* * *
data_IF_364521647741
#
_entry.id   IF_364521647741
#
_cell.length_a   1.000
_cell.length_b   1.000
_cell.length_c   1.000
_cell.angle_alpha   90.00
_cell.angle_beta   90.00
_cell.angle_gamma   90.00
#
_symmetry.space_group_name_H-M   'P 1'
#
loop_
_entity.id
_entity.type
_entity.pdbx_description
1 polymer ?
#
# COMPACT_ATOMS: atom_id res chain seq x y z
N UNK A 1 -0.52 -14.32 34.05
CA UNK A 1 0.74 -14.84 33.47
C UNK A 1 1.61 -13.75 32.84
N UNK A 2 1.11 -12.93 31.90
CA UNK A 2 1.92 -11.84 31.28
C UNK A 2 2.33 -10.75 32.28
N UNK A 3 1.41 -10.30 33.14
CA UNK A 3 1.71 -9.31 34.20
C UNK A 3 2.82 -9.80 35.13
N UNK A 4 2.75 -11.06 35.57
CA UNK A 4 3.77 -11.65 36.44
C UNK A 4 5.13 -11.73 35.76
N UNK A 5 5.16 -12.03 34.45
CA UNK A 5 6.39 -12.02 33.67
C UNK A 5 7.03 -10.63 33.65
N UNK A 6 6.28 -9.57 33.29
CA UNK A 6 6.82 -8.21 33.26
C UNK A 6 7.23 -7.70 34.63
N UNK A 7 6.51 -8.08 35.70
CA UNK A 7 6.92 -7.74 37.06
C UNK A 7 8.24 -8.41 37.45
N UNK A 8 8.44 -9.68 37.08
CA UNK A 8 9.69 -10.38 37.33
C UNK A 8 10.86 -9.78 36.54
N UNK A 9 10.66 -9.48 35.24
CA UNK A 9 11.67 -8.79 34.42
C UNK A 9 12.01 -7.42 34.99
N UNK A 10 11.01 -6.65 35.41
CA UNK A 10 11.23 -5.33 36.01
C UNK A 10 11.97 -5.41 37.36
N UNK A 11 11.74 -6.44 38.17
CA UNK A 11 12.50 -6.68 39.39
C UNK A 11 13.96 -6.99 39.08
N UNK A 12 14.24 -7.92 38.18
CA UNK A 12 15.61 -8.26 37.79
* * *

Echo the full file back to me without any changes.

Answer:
data_IF_364521647741
#
_entry.id   IF_364521647741
#
_cell.length_a   1.000
_cell.length_b   1.000
_cell.length_c   1.000
_cell.angle_alpha   90.00
_cell.angle_beta   90.00
_cell.angle_gamma   90.00
#
_symmetry.space_group_name_H-M   'P 1'
#
loop_
_entity.id
_entity.type
_entity.pdbx_description
1 polymer ?
#
# COMPACT_ATOMS: atom_id res chain seq x y z
N UNK A 1 -0.52 -14.32 34.05
CA UNK A 1 0.74 -14.84 33.47
C UNK A 1 1.61 -13.75 32.84
N UNK A 2 1.11 -12.93 31.90
CA UNK A 2 1.92 -11.84 31.28
C UNK A 2 2.33 -10.75 32.28
N UNK A 3 1.41 -10.30 33.14
CA UNK A 3 1.71 -9.31 34.20
C UNK A 3 2.82 -9.80 35.13
N UNK A 4 2.75 -11.06 35.57
CA UNK A 4 3.77 -11.65 36.44
C UNK A 4 5.13 -11.73 35.76
N UNK A 5 5.16 -12.03 34.45
CA UNK A 5 6.39 -12.02 33.67
C UNK A 5 7.03 -10.63 33.65
N UNK A 6 6.28 -9.57 33.29
CA UNK A 6 6.82 -8.21 33.26
C UNK A 6 7.23 -7.70 34.63
N UNK A 7 6.51 -8.08 35.70
CA UNK A 7 6.92 -7.74 37.06
C UNK A 7 8.24 -8.41 37.45
N UNK A 8 8.44 -9.68 37.08
CA UNK A 8 9.69 -10.38 37.33
C UNK A 8 10.86 -9.78 36.54
N UNK A 9 10.66 -9.48 35.24
CA UNK A 9 11.67 -8.79 34.42
C UNK A 9 12.01 -7.42 34.99
N UNK A 10 11.01 -6.65 35.41
CA UNK A 10 11.23 -5.33 36.01
C UNK A 10 11.97 -5.41 37.36
N UNK A 11 11.74 -6.44 38.17
CA UNK A 11 12.50 -6.68 39.39
C UNK A 11 13.96 -6.99 39.08
N UNK A 12 14.24 -7.92 38.18
CA UNK A 12 15.61 -8.26 37.79